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funded property, and an annual grant of parliament, yielding an annual income of about 34,000l. The children admitted into the schools, are those of the indigent poor, and five sixths of these being catholics, the schools are almost entirely filled with the children of catholic parents : but this circumstance is entirely disregarded; the religion of the established church being exclusively taught in them. The charter for the incorporation of the society, mentions expressly that the schools were formed “ for the " conversion of these children." -The act of the nineteenth


of this reign annulled all marriages between protestants and catholics.

The conduct of the catholics during the Scottish rebellion, in 1745, is admitted to have been most loyal and exemplary. Doctor Stone, the primate, published a letter in which, after mentioning the ample means of information, which he possessed, he declared, that, “ he could not discover the least “ trace, hint or intimation of any disloyal inter“ course or correspondence among the catholics, or “ their having favoured or abetted, or having been “ so much as acquainted with the designs or prò

ceedings of the rebels *.”

Lord Chesterfield † mentions, that “the catholic clergy co-operated with their protestant brethren to maintain order and tranquillity. Their pastoral “ letters, public discourses from the pulpit, and

private admonitions, were equally directed for the “ service of government.”

* Curry's Review, vol. ii. p. 261. + Chesterfield's works, vol. i. p. 150. Irish edition.


It is painful to state, that in return for these meritorious services, the protestant clergy excited public animosity against the catholics by their sermons*; and that the earl of Chesterfield t, the lord lieutenant, recommended in his speech to parliament their taking into consideration, whether “ “ thing further might not yet be done for repressing

popery, either by new laws, or by the more “ effectual execution of those in being.'

“ The Irish administration under George the “second is stained,” says Mr. O'Conor F, by

desolating famines, by the encouragement of in“ formers, the transportation of priests $, the decay “ of every branch of industry, and a great decrease “ of population, new penal statutes were enacted, “ and the last spark of catholic freedom was extinguished.”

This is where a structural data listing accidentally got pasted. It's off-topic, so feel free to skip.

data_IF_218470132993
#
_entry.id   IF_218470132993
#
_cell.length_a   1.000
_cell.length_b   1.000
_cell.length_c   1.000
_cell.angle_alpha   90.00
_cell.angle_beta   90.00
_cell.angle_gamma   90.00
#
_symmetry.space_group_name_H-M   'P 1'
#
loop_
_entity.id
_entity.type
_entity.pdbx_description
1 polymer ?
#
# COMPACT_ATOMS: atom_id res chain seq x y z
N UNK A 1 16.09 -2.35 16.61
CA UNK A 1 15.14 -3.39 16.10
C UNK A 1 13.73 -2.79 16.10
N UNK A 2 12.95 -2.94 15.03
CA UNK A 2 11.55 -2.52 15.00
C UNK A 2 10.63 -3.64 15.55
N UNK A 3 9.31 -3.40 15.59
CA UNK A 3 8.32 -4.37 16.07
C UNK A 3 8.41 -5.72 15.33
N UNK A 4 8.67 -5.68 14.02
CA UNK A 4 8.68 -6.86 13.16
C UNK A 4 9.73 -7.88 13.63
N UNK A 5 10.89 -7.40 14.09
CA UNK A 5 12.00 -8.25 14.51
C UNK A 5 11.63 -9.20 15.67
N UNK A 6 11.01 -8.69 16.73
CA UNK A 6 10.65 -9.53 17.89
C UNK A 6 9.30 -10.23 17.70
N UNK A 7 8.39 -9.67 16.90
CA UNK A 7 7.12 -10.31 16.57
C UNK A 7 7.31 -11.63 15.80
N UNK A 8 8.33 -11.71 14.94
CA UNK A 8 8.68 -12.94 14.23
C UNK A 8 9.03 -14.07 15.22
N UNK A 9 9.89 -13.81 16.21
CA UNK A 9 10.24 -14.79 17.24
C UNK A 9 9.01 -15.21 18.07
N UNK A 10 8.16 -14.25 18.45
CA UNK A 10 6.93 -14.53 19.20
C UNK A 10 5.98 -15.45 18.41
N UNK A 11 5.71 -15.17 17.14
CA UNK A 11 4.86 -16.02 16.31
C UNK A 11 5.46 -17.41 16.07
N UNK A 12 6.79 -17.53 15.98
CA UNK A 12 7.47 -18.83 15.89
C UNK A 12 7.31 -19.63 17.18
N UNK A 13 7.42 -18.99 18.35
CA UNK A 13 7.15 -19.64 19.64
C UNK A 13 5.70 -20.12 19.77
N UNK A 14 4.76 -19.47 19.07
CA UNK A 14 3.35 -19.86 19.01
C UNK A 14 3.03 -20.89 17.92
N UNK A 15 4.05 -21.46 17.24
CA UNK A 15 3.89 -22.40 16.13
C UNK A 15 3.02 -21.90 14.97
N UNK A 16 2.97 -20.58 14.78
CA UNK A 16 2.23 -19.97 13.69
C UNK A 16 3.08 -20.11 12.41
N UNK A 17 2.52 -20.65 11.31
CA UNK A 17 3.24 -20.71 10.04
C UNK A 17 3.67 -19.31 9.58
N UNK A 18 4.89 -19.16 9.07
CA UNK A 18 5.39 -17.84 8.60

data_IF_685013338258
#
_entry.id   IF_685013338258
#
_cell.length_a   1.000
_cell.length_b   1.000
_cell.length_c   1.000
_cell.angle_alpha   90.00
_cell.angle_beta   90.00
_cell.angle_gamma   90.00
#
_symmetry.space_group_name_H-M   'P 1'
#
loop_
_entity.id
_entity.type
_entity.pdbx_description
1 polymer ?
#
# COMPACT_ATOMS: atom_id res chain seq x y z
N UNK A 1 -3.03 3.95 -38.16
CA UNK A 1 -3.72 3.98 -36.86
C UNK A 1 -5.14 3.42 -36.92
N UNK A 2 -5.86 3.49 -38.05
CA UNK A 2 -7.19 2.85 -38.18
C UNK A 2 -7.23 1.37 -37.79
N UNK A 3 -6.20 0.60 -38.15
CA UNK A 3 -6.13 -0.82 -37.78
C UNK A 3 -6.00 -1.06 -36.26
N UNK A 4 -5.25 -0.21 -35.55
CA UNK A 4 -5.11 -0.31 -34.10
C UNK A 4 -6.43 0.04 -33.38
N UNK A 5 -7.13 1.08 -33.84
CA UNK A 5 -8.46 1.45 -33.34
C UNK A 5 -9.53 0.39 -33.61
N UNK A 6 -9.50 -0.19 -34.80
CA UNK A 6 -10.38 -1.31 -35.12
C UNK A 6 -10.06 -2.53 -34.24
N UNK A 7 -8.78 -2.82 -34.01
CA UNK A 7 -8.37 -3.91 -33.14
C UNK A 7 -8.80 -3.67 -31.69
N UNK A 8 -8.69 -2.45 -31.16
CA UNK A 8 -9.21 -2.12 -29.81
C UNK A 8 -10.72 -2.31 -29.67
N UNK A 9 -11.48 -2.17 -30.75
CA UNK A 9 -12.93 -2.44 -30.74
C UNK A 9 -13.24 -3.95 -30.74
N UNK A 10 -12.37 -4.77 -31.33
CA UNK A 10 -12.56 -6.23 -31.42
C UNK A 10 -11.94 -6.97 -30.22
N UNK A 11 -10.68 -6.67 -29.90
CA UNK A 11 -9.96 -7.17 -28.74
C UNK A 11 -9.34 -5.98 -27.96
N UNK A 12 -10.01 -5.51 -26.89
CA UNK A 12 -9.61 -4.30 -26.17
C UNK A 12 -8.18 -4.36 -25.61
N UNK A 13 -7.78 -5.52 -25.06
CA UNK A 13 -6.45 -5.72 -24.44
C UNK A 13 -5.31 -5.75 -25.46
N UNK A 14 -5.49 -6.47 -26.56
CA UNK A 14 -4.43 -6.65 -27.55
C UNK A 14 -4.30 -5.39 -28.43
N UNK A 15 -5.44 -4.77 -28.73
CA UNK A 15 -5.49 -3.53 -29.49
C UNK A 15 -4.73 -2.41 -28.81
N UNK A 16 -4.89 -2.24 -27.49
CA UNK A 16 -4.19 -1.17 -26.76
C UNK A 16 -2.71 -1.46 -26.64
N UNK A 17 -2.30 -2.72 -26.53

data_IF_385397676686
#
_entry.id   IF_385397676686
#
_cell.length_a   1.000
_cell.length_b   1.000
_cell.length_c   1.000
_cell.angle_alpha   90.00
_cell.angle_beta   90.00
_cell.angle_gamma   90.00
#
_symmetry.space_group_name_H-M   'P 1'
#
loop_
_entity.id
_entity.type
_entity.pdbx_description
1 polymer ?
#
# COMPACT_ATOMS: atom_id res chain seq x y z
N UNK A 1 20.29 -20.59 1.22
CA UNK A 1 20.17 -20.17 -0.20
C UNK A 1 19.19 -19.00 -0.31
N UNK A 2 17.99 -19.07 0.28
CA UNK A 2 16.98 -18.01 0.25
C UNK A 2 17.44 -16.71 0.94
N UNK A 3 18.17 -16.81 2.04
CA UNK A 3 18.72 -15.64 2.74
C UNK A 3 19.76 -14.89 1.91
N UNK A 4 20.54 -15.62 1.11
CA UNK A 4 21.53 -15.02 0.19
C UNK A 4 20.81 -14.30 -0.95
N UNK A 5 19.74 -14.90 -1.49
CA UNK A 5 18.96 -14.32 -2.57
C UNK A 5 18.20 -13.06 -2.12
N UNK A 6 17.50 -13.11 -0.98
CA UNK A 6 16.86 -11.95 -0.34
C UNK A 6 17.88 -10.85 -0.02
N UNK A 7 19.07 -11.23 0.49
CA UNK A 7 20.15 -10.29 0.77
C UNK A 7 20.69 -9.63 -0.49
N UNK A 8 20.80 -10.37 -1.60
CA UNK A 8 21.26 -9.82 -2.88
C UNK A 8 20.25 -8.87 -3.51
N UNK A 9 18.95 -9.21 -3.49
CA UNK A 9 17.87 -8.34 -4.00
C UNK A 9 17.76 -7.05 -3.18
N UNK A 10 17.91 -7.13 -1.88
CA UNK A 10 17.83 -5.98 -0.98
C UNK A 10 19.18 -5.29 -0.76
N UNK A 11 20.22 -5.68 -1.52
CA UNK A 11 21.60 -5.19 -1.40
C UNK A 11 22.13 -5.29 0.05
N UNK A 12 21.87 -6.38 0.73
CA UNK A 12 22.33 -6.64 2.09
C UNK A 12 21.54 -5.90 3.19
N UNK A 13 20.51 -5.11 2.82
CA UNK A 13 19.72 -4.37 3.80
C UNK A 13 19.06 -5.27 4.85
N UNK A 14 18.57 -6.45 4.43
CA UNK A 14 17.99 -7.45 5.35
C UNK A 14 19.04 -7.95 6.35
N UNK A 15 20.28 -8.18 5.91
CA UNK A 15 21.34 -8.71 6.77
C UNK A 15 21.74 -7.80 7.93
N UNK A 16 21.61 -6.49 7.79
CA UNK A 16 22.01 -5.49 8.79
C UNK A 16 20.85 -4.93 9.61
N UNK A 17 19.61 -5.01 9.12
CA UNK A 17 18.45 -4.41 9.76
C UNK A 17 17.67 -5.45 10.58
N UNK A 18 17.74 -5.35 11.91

The famine mentioned by Mr. O'Conor is described by him in terms, which it would shock the humanity of our readers to peruse, and which, on this account, we omit. He declares ll, that “the “ sufferings of the Irish under it surpass all that

history has recorded or imagination can repre“ sent.”

* Curry's Review, vol. ii. p. 259.
+ Maty's Life of Lord Chesterfield.
| History, p. 200.

The average annual amount of premiums for transporting priests for sixteen years preceding 1745, was 1271. 178. 4 d. The premiums ceased after 1745. Newnham's View of Ireland, p. 195.

|| Page 223

“ ment.

This was the fifth or sixth famine, that in the

course of twenty years, desolated a country gifted “ with the most luxuriant soil, indented with in“numerable bays and harbours, presenting unri“ valled advantages for trade and manufactures, “ and capable of maintaining treble the number of “ its people under any tolerable system of govern

All orders were struck with horror at “ this fatal calamity, but neither the Irish govern

ment, nor rich individuals, were able to relieve the “ public distress. Immense drains to absentees, and “ annual remittances to Poland for corn, restric“ tions on the woollen trade, and an embargo on “ beef, the staple commodity of the kingdom, left “ the country destitute of specie, disabled the better “ orders from relieving the lower classes, whose “miseries were aggravated by the immense stores “ of beef then in the country, but heaped up for “ the foreign markets, and denied to them by the “ inhuman avarice of mercantile speculation. · The